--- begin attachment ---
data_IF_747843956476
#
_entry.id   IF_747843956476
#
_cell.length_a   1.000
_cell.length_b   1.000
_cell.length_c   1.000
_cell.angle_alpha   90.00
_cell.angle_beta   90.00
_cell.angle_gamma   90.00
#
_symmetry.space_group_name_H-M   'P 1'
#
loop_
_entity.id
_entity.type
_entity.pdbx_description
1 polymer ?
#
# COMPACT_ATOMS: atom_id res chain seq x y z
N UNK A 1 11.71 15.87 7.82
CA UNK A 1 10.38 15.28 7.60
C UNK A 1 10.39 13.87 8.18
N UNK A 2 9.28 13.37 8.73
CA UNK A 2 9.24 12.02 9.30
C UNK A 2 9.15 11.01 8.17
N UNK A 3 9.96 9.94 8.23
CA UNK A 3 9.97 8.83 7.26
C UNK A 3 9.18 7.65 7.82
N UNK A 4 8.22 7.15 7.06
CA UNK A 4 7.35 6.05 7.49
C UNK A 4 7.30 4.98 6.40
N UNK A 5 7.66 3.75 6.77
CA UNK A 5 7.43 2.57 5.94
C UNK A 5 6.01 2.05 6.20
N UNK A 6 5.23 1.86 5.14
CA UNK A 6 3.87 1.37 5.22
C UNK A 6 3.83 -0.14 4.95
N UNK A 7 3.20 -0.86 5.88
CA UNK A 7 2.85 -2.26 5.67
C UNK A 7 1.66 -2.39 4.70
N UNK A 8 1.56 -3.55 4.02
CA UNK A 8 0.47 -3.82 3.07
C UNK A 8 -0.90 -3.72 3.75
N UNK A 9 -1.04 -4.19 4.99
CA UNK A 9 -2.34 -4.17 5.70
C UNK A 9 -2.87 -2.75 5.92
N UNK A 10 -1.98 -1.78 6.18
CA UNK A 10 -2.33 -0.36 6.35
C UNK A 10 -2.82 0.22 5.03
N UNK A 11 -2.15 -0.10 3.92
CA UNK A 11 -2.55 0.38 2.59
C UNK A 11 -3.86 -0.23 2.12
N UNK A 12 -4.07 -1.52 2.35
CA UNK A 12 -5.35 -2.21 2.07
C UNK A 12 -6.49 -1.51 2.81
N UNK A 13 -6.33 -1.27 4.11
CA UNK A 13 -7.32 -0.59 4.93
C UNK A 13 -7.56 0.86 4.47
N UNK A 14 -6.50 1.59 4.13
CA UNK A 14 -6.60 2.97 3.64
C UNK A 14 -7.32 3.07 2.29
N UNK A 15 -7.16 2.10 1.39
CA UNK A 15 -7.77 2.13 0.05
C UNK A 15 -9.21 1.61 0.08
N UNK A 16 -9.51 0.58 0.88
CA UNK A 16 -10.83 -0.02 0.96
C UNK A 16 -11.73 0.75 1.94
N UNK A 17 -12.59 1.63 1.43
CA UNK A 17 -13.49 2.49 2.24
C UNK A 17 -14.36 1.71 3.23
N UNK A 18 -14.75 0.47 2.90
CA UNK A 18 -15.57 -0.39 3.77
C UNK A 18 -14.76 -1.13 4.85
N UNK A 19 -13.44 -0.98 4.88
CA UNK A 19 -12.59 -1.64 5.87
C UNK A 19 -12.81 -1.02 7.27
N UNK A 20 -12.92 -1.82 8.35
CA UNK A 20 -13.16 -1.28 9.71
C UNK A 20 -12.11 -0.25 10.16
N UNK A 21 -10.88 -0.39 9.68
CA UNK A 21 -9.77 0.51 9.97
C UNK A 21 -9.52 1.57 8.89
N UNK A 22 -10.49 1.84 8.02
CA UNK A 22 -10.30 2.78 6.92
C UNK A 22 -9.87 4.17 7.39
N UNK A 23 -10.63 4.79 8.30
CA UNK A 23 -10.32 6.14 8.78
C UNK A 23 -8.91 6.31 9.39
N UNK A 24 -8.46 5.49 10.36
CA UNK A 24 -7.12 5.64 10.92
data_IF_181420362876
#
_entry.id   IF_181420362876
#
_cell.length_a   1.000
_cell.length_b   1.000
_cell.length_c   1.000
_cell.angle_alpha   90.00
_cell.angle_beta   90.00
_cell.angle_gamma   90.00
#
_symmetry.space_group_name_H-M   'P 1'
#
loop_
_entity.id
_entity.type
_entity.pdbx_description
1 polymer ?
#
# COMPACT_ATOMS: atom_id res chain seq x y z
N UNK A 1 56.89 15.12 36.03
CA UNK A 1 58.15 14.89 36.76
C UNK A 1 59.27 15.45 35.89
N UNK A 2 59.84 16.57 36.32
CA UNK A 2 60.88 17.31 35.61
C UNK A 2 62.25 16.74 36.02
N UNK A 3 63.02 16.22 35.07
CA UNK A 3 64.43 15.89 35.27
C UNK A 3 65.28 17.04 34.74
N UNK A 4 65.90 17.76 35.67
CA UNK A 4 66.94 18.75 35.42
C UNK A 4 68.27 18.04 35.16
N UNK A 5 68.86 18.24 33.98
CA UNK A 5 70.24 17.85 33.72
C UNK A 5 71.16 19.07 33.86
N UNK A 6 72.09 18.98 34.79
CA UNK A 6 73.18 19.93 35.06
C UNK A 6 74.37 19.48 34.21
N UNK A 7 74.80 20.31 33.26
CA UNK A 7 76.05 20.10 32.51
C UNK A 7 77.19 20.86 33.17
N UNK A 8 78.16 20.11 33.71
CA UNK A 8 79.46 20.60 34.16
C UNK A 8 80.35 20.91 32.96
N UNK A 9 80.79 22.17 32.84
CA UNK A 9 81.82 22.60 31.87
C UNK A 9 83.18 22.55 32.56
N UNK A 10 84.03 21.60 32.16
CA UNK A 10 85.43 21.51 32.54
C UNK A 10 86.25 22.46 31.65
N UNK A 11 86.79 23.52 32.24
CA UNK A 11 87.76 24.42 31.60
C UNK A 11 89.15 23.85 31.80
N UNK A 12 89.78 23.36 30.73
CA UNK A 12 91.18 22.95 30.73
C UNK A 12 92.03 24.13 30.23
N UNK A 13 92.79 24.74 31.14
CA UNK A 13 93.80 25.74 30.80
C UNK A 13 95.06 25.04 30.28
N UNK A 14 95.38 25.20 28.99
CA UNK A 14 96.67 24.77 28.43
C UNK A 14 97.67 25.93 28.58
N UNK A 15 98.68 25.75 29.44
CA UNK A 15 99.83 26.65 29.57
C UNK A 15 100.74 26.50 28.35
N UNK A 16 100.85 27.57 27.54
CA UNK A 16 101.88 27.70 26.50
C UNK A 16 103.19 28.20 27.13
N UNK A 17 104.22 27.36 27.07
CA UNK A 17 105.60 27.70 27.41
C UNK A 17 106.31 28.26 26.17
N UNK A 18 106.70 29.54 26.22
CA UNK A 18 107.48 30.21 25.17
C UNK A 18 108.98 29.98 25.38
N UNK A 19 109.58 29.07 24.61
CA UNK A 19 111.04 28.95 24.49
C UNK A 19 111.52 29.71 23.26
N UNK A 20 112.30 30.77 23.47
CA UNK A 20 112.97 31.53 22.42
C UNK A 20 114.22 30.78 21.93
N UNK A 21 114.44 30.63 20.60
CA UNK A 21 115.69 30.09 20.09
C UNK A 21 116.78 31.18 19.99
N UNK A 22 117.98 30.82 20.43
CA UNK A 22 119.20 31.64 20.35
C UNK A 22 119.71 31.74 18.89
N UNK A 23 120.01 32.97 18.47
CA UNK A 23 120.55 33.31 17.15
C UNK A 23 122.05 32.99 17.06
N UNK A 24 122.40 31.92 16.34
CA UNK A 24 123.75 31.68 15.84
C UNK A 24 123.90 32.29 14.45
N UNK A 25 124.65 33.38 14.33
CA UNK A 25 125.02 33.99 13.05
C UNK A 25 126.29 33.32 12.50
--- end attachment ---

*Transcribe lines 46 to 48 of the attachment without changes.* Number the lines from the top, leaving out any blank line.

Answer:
CA UNK A 9 -2.34 -4.17 5.70
C UNK A 9 -2.87 -2.75 5.92
N UNK A 10 -1.98 -1.78 6.18